A national team of 20 scientists led by Michigan State University has been awarded $6.5 million grant to accelerate the development of disease-resistant cucurbit crops through leveraging applied genomics.
Rebecca Grumet, MSU horticulture professor, will lead the team of researchers in developing breeder-friendly genomic tools to help with the production of watermelon, melon, cucumber and squash. The grant was issued by the USDA’s National Institute of Food and Agriculture Specialty Crop Research Initiative.
Using genomics is the most cost effective as well as the most environmentally favorable solution to the problems of disease resistance since it allows growers to apply less fungicide. Cucurbit producers and processors consistently identify diseases as a primary constraint, causing severe reductions in yield, quality and profitability.
Grumet said that rapid advances in genomic technology and recent genome sequencing of the four cucurbit species make them ideally poised for genomics-assisted breeding.
“With the advent of next generation DNA sequencing technologies, we can approach problems in ways that were not possible before and can use those methods to identify genetic regions within the crop that are associated with disease resistance,” said Grumet. “The primary limitation for growers of cucurbit crops is losses due to disease, especially fungal and viral. And in some cases, these can completely wipe out a crop.”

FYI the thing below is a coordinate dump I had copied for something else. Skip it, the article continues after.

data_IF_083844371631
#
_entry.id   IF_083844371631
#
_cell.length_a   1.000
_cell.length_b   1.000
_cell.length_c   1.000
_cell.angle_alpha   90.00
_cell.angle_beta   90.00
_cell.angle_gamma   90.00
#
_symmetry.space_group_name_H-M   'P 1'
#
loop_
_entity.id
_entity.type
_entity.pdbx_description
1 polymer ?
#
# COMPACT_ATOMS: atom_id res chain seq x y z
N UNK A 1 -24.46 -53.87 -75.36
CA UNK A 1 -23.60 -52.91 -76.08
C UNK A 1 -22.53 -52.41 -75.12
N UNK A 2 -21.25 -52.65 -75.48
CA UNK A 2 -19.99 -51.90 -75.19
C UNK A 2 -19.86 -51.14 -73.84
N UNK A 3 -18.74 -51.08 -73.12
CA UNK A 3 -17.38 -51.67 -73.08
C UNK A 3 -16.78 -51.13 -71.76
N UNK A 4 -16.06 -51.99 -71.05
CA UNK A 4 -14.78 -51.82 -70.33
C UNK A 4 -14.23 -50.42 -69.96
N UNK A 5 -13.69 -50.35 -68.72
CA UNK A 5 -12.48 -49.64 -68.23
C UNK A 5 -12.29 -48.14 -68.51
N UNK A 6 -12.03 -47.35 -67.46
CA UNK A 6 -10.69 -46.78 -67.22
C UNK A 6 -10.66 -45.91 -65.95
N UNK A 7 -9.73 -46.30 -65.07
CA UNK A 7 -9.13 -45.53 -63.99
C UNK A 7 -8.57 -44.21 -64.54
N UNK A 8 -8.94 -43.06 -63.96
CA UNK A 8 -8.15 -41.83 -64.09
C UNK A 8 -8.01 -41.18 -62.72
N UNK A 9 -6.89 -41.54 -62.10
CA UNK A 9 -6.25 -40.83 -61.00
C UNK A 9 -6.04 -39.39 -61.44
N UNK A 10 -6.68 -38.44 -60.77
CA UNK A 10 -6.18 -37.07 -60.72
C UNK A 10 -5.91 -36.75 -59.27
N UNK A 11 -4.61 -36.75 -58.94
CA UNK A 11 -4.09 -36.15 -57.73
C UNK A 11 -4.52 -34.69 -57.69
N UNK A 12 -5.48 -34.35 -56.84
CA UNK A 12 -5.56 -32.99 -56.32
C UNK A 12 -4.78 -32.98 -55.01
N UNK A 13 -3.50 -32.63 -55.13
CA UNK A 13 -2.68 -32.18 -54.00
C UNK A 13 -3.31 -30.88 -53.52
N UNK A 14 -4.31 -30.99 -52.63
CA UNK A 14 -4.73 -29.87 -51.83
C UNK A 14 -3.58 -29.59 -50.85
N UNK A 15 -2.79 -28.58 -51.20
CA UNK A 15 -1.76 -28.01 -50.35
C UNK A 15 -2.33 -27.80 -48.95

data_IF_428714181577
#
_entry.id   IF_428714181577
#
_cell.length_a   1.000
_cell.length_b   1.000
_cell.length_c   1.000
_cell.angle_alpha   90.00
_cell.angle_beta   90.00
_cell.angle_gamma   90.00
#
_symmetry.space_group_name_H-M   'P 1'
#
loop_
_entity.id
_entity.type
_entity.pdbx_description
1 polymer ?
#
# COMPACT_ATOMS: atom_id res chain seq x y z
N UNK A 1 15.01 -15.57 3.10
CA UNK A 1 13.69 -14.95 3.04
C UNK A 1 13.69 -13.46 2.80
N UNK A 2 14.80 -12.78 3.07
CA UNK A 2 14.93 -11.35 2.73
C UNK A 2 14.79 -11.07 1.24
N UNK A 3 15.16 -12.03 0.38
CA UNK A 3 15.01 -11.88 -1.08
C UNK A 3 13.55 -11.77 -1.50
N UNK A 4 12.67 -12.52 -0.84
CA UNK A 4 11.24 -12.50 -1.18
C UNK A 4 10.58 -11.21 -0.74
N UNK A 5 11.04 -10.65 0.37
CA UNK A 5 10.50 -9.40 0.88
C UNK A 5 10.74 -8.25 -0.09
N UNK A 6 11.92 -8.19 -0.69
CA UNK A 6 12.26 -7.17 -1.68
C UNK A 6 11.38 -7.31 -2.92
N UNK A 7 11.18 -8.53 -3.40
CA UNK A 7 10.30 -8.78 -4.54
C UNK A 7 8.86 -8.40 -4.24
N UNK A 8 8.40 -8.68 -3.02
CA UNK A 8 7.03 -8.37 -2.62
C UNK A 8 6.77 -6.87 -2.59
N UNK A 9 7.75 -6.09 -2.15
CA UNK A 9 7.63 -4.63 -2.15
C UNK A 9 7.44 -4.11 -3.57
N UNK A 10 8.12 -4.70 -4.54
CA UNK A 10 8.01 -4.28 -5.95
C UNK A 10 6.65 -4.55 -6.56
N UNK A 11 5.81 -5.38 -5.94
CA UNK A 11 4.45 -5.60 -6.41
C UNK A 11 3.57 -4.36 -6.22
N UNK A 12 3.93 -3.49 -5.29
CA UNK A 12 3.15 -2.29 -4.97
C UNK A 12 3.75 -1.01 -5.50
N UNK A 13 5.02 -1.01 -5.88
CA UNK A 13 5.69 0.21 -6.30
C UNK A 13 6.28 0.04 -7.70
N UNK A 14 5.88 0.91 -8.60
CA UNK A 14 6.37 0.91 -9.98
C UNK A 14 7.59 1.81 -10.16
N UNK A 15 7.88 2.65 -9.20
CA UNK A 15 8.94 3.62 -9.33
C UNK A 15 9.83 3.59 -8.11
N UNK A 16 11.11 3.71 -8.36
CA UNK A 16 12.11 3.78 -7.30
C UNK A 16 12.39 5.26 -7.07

The project will:
- Develop sustainable genomic and bioinformatics web-based platforms for genotyping by sequencing, sequence data processing and analysis, breeding data information management, and genome-wide association studies
- Map resistance locations and develop markers for introgression of resistances to key cucurbit diseases
- Develop models to define, parameterize, simulate and analyze costs of cucurbit production and disease control
- Develop a centralized cucurbit disease website providing readily accessible information in English and Spanish for disease diagnosis and control
Other institutions involved in the research include: Boyce Thompson Institute; USDA-ARS, Charleston, S.C.; Cornell University; USDA-ARS Salinas, Calif.; Texas A&M University; North Carolina State University; USDA-ARS, University of Wisconsin and West Virginia State University.
The project will facilitate connections between genomicists, breeders, pathologists and economists, providing STEM (science, technology, engineering, mathematics) training for undergraduate, graduate students and post-doctoral researchers.
The Cucurbitaceae family includes many high-value, nutritious crops, consumed as vegetables and fruits in the American diet. U.S. production of watermelons, melons, cucumbers, squash and pumpkins contributes an average of $1.65 billion farm gate value per year (USDA 2009-2013).
In the past five years, the team has received nearly $2 million from commodity groups and seed companies to address disease-related problems.
In addition to Grumet’s research, NIFA also announced that Ryan Warner, MSU horticulture associate professor, will receive more than $27,000 to develop an interdisciplinary research and extension program to promote stevia production in the U.S. Stevia is a sweetener and sugar substitute extracted from the leaves of the plant species – Stevia rebaudiana.